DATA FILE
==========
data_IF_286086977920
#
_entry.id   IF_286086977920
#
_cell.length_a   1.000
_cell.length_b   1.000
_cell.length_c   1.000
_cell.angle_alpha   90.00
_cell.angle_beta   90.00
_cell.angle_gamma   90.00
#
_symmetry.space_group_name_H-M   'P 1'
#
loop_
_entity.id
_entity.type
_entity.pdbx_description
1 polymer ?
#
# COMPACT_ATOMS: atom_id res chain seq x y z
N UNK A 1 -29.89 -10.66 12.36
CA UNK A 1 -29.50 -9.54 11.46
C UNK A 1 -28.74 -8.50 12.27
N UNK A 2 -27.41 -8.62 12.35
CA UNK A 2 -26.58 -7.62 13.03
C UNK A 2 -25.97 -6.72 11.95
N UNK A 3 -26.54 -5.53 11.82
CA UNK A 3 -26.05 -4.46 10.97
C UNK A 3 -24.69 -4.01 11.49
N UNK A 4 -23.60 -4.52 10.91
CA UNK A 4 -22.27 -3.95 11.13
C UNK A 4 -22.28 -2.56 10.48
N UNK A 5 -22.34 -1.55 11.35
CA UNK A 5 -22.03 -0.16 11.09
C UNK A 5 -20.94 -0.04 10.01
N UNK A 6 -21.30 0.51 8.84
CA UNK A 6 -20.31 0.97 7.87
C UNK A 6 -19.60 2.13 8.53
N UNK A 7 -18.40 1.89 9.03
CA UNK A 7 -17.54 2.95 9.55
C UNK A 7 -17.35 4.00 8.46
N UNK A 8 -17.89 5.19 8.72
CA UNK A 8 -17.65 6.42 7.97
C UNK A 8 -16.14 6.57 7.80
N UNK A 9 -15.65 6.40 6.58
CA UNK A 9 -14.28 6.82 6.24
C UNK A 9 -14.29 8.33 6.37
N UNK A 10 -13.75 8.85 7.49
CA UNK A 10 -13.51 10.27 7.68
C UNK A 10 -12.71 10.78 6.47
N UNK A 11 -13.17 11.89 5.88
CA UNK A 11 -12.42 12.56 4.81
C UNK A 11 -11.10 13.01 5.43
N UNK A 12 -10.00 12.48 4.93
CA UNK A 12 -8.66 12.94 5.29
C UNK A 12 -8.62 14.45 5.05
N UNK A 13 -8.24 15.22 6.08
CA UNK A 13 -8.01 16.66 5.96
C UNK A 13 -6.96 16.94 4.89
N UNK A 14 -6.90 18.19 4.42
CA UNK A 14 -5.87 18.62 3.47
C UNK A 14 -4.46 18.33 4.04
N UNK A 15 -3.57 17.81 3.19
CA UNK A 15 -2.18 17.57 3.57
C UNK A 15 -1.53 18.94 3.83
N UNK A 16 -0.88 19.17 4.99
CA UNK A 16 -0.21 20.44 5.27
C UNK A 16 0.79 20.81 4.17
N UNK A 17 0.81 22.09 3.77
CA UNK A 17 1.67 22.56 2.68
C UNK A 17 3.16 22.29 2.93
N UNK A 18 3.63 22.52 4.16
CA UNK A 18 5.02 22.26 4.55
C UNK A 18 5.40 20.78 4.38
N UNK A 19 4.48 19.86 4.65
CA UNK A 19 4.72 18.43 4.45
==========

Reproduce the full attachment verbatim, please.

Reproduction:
data_IF_286086977920
#
_entry.id   IF_286086977920
#
_cell.length_a   1.000
_cell.length_b   1.000
_cell.length_c   1.000
_cell.angle_alpha   90.00
_cell.angle_beta   90.00
_cell.angle_gamma   90.00
#
_symmetry.space_group_name_H-M   'P 1'
#
loop_
_entity.id
_entity.type
_entity.pdbx_description
1 polymer ?
#
# COMPACT_ATOMS: atom_id res chain seq x y z
N UNK A 1 -29.89 -10.66 12.36
CA UNK A 1 -29.50 -9.54 11.46
C UNK A 1 -28.74 -8.50 12.27
N UNK A 2 -27.41 -8.62 12.35
CA UNK A 2 -26.58 -7.62 13.03
C UNK A 2 -25.97 -6.72 11.95
N UNK A 3 -26.54 -5.53 11.82
CA UNK A 3 -26.05 -4.46 10.97
C UNK A 3 -24.69 -4.01 11.49
N UNK A 4 -23.60 -4.52 10.91
CA UNK A 4 -22.27 -3.95 11.13
C UNK A 4 -22.28 -2.56 10.48
N UNK A 5 -22.34 -1.55 11.35
CA UNK A 5 -22.03 -0.16 11.09
C UNK A 5 -20.94 -0.04 10.01
N UNK A 6 -21.30 0.51 8.84
CA UNK A 6 -20.31 0.97 7.87
C UNK A 6 -19.60 2.13 8.53
N UNK A 7 -18.40 1.89 9.03
CA UNK A 7 -17.54 2.95 9.55
C UNK A 7 -17.35 4.00 8.46
N UNK A 8 -17.89 5.19 8.72
CA UNK A 8 -17.65 6.42 7.97
C UNK A 8 -16.14 6.57 7.80
N UNK A 9 -15.65 6.40 6.58
CA UNK A 9 -14.28 6.82 6.24
C UNK A 9 -14.29 8.33 6.37
N UNK A 10 -13.75 8.85 7.49
CA UNK A 10 -13.51 10.27 7.68
C UNK A 10 -12.71 10.78 6.47
N UNK A 11 -13.17 11.89 5.88
CA UNK A 11 -12.42 12.56 4.81
C UNK A 11 -11.10 13.01 5.43
N UNK A 12 -10.00 12.48 4.93
CA UNK A 12 -8.66 12.94 5.29
C UNK A 12 -8.62 14.45 5.05
N UNK A 13 -8.24 15.22 6.08
CA UNK A 13 -8.01 16.66 5.96
C UNK A 13 -6.96 16.94 4.89
N UNK A 14 -6.90 18.19 4.42
CA UNK A 14 -5.87 18.62 3.47
C UNK A 14 -4.46 18.33 4.04
N UNK A 15 -3.57 17.81 3.19
CA UNK A 15 -2.18 17.57 3.57
C UNK A 15 -1.53 18.94 3.83
N UNK A 16 -0.88 19.17 4.99
CA UNK A 16 -0.21 20.44 5.27
C UNK A 16 0.79 20.81 4.17
N UNK A 17 0.81 22.09 3.77
CA UNK A 17 1.67 22.56 2.68
C UNK A 17 3.16 22.29 2.93
N UNK A 18 3.63 22.52 4.16
CA UNK A 18 5.02 22.26 4.55
C UNK A 18 5.40 20.78 4.38
N UNK A 19 4.48 19.86 4.65
CA UNK A 19 4.72 18.43 4.45